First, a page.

Monte Carlo Solving problems using random number generation. measuring the

Monte Carlo
Solving problems using random number generation.
Extremely useful in solving noisy or analytically intractable problems!
measuring the
volume of the
Useful information you can get after
doing many trials of your system:
Standard Deviation:
Integral evaluation:
Other stuff…
P(xi) estimated from your trials as:
#sightings of xi / total # trials
num trials
Get information about biological
Molecular Monte Carlo lets you explore many
interesting properties…
ƒthermally-averaged structures
ƒmolecular charge distributions
ƒreaction rate constants
ƒfree energies
ƒdielectric constants
ƒheat capacities
ƒphase transition temperatures
ƒjust about anything.
Easier things to try right now
We can use Monte Carlo to estimate a whole
probability distribution function that might
otherwise be very difficult to compute
Or, we can take a predefined distribution
function and randomly draw numbers from it
to learn things about the distribution
Generating random numbers
from a specific distribution
• Almost always start by drawing random numbers
from a uniform distribution where all values
between 0 and 1 are equally likely
• Many programming languages have such
“random” number generators built-in
MATLAB random number
• MATLAB has a ton of built-in random
number generators so that you don’t have to
worry about the algorithms
• A great demo of these generators is
• You can try it out by typing ‘randtool’ at the
matlab prompt in MIT server
Polymerase Chain Reaction: A brief
• Denaturation:
– Heat sample to 94oC to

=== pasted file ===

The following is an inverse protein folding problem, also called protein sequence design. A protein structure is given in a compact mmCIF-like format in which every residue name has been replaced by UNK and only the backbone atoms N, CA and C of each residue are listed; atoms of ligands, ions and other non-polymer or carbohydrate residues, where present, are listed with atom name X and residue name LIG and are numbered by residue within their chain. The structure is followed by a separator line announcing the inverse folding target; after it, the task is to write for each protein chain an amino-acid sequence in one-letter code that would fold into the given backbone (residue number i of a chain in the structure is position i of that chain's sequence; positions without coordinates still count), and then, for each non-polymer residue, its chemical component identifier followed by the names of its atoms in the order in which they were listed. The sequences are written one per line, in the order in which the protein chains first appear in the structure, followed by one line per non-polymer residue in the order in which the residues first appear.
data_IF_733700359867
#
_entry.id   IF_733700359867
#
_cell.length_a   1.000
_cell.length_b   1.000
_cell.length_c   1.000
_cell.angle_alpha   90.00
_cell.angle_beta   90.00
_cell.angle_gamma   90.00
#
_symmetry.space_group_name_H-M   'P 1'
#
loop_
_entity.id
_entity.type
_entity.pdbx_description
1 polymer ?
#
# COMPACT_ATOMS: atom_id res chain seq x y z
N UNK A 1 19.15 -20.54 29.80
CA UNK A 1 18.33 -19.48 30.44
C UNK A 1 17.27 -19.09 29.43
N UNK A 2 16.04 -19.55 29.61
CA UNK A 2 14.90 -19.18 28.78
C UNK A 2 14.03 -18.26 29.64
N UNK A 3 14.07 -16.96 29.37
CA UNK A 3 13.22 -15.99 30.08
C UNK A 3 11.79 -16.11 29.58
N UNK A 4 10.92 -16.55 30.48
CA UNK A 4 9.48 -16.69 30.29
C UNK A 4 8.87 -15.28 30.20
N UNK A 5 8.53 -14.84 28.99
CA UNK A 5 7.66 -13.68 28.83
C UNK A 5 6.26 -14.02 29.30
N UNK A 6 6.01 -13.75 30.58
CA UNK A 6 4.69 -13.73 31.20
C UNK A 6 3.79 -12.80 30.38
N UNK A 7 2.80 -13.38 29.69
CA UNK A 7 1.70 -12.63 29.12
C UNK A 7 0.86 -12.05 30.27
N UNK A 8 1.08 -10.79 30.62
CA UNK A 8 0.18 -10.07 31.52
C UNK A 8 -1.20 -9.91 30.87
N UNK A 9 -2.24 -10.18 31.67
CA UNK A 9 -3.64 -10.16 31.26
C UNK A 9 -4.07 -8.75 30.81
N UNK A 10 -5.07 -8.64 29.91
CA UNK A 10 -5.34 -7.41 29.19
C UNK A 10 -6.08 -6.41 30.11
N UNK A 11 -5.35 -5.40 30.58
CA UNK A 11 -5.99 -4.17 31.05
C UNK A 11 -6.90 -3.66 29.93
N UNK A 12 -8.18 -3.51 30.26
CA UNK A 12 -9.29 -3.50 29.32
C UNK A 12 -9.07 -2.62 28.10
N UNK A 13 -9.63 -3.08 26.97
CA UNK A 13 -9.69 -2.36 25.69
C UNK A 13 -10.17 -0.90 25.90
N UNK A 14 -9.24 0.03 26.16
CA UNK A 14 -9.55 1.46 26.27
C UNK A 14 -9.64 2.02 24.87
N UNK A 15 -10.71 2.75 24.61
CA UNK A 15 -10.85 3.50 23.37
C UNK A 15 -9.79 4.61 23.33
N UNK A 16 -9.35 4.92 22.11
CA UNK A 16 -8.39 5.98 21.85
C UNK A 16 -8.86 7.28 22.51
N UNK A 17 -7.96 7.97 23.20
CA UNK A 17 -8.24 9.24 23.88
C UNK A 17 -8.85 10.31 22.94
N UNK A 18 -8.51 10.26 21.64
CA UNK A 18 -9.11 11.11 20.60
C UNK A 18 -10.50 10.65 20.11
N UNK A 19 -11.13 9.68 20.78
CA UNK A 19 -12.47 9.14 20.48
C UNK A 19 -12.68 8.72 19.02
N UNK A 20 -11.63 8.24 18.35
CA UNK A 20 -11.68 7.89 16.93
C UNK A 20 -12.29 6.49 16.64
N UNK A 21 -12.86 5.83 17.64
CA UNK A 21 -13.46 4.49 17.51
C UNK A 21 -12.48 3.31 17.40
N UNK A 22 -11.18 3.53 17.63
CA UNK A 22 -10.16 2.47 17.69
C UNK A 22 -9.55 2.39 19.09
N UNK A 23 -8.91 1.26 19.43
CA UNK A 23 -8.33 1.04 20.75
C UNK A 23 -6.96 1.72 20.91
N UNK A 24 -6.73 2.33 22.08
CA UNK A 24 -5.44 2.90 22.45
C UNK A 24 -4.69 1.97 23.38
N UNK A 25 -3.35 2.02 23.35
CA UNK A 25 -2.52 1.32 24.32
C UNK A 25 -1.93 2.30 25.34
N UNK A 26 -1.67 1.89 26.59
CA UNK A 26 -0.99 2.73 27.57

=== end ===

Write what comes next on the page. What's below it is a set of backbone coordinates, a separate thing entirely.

denature the DNA
• Annealing
– Add primers
– Reduce temp. to 54oC
• Extension
– Increase temp. to 72oC
– Add dNTPs and thermophilic
polymerase (Taq)
• And repeat!
How can we represent PCR
PCR is an example of a
branching process. During
each cycle of the reaction, we
can generate one or two
“branches” for each existing
copy of DNA (i.e. each strand
either gets copied or it
Scary model for PCR
Probability that PCR tube contains n1 copies given that we
started with n0:
⎛ n0 ⎞ n1 − n0
(1 − ε )2 n0 −n1
P (n1 | n0 {ε }) = ⎜⎜
⎝ n1 − n0 ⎠
Apply Bayesian sum and product rule:
P( A | C ) = ∑ P( A | B) P( B | C )
And obtain an expression for the probability that after k
cycles the tube contains nk copies:
P(nk | n0 {ε }) = ∑∑L∑ P (nk | nk −1{ε }) P (nk −1 | nk − 2 {ε })L P(n1 | n0 {ε })
nk −1 nk −2
Brownian motion and diffusion
• Brownian motion: the constant and seemingly
random motion of particles due to the kinetic
energy imparted on one another as they collide
• Diffusion: the macroscopic phenomenon by
which we observe the spreading out of
particles in space due to accumulated
Brownian motion
Brownian Motion
• Not really random—if knew the location
and velocity of every particle we could
predict trajectories at any later time
• Realistically this is impossible for system
with large number of particles
• Describe by the random walk